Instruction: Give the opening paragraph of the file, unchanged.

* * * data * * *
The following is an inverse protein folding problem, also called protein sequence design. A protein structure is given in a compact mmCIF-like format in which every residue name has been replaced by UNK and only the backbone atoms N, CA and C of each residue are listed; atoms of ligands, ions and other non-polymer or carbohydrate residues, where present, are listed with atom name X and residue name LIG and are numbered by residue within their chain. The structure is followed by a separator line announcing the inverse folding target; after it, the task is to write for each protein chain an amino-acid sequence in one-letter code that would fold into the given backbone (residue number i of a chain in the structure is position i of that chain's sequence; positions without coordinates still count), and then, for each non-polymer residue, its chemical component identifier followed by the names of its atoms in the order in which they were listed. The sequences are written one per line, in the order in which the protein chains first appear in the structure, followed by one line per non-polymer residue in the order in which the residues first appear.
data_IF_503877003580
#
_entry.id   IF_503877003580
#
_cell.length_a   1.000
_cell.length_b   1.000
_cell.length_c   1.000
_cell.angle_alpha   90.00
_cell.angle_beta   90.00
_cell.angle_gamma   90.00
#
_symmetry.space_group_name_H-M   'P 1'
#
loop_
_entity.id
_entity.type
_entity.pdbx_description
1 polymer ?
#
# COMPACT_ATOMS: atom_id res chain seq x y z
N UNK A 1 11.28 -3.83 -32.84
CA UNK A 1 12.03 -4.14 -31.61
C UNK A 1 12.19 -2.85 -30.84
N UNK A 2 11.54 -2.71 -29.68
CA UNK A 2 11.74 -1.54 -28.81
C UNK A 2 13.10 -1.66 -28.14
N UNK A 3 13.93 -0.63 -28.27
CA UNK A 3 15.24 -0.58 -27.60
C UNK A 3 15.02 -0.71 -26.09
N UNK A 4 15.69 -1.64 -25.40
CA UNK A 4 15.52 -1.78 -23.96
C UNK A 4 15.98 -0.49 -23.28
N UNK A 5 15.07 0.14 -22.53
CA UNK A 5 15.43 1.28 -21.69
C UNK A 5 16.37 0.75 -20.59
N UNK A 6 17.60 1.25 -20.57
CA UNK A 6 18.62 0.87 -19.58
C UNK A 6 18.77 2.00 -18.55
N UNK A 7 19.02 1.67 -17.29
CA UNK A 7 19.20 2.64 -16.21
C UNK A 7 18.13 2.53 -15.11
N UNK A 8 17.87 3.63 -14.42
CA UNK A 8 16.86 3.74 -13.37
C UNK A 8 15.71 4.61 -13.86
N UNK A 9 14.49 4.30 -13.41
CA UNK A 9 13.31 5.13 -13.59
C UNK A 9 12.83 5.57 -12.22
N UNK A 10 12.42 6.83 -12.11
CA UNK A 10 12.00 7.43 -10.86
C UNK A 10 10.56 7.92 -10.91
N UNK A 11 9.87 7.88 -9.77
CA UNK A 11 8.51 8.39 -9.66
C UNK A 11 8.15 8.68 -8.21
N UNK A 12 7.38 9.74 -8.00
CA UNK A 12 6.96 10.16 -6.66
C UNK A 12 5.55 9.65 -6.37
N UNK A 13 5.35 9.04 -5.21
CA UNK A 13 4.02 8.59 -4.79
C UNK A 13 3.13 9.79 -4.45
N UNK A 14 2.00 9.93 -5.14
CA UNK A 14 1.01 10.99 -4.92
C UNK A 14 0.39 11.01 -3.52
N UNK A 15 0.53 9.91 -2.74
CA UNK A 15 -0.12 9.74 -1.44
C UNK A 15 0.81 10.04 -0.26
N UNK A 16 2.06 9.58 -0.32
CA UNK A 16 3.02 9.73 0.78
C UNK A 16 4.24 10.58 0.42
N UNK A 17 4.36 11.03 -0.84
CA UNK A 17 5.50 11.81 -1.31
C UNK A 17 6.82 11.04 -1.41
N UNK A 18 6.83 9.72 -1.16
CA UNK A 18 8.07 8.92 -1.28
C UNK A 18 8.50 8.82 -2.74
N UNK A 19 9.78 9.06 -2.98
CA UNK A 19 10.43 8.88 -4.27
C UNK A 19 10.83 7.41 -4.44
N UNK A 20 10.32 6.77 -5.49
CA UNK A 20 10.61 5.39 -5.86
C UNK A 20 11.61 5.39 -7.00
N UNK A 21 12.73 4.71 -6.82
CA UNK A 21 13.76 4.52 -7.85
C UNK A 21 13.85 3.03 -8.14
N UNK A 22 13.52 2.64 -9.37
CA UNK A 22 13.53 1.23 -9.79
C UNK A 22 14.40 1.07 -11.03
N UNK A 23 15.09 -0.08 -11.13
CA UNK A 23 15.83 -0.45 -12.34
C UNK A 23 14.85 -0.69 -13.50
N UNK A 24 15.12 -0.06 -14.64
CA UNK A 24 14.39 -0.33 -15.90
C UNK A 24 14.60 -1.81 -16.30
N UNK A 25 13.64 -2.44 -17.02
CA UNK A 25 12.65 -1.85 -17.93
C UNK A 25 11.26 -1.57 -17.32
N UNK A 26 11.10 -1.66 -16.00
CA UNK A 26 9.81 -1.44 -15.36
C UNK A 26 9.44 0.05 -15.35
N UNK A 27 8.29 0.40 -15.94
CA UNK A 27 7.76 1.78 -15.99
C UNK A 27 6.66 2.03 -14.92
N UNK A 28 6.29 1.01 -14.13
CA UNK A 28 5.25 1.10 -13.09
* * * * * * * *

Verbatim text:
The following is an inverse protein folding problem, also called protein sequence design. A protein structure is given in a compact mmCIF-like format in which every residue name has been replaced by UNK and only the backbone atoms N, CA and C of each residue are listed; atoms of ligands, ions and other non-polymer or carbohydrate residues, where present, are listed with atom name X and residue name LIG and are numbered by residue within their chain. The structure is followed by a separator line announcing the inverse folding target; after it, the task is to write for each protein chain an amino-acid sequence in one-letter code that would fold into the given backbone (residue number i of a chain in the structure is position i of that chain's sequence; positions without coordinates still count), and then, for each non-polymer residue, its chemical component identifier followed by the names of its atoms in the order in which they were listed. The sequences are written one per line, in the order in which the protein chains first appear in the structure, followed by one line per non-polymer residue in the order in which the residues first appear.